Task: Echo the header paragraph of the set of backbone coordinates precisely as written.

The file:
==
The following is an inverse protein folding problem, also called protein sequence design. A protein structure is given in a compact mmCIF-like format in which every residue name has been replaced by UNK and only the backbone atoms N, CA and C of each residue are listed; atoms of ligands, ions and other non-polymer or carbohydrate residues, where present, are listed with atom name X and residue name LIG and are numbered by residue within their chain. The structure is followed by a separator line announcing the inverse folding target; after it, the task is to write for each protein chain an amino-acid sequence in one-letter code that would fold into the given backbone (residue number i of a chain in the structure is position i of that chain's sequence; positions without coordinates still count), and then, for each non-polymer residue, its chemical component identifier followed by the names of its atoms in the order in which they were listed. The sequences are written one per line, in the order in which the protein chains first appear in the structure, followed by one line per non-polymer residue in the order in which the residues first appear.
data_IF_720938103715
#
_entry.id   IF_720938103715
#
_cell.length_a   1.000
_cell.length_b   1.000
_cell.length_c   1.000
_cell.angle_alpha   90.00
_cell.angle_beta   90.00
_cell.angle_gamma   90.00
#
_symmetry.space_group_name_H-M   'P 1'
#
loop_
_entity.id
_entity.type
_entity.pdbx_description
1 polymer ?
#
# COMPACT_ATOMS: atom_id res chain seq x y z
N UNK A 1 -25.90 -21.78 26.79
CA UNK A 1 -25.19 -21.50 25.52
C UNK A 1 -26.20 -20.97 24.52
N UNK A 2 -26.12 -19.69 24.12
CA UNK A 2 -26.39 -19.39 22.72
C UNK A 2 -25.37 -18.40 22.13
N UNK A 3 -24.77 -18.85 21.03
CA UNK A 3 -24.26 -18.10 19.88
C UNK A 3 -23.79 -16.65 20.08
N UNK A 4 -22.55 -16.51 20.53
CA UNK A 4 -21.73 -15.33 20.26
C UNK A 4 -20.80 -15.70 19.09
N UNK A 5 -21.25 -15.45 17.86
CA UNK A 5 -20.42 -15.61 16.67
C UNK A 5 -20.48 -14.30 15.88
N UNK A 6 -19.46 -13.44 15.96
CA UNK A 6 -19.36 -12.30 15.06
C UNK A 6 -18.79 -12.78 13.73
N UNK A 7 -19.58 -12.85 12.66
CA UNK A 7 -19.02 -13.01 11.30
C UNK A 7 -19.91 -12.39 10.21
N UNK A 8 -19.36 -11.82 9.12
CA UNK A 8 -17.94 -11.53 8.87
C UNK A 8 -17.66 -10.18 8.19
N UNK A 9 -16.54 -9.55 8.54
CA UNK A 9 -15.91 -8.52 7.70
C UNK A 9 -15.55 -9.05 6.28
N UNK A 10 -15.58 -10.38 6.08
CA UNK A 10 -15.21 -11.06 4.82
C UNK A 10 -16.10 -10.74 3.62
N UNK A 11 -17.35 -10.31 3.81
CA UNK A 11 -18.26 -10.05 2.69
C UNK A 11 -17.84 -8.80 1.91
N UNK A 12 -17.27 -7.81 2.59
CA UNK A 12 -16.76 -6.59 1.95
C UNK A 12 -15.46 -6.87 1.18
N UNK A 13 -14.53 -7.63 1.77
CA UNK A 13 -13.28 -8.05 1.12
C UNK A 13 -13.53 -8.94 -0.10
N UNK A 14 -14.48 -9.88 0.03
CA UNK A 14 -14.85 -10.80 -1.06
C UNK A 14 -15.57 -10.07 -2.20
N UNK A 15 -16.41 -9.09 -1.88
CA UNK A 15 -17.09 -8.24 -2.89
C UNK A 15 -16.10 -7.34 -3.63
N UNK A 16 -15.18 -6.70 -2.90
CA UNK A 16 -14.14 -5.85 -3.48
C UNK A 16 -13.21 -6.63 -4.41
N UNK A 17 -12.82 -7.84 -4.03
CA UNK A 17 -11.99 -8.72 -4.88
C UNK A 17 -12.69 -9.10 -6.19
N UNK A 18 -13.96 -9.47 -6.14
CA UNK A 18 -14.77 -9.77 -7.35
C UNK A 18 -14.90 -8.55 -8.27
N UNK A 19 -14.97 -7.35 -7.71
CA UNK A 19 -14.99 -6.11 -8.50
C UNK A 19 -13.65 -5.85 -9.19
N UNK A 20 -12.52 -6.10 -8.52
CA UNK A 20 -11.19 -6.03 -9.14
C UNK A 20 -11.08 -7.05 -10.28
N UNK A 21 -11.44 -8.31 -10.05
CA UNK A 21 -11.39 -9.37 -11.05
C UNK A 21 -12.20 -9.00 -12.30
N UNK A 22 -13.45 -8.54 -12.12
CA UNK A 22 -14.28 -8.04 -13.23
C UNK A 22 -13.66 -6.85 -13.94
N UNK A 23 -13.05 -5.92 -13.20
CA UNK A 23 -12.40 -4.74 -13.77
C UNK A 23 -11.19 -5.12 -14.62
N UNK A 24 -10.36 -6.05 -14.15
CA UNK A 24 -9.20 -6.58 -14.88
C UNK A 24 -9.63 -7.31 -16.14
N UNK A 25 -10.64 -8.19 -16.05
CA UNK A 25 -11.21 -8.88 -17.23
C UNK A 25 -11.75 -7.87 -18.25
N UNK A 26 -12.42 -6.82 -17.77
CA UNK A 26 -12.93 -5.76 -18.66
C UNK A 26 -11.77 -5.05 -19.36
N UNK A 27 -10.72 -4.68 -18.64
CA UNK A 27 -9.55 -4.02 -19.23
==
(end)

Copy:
The following is an inverse protein folding problem, also called protein sequence design. A protein structure is given in a compact mmCIF-like format in which every residue name has been replaced by UNK and only the backbone atoms N, CA and C of each residue are listed; atoms of ligands, ions and other non-polymer or carbohydrate residues, where present, are listed with atom name X and residue name LIG and are numbered by residue within their chain. The structure is followed by a separator line announcing the inverse folding target; after it, the task is to write for each protein chain an amino-acid sequence in one-letter code that would fold into the given backbone (residue number i of a chain in the structure is position i of that chain's sequence; positions without coordinates still count), and then, for each non-polymer residue, its chemical component identifier followed by the names of its atoms in the order in which they were listed. The sequences are written one per line, in the order in which the protein chains first appear in the structure, followed by one line per non-polymer residue in the order in which the residues first appear.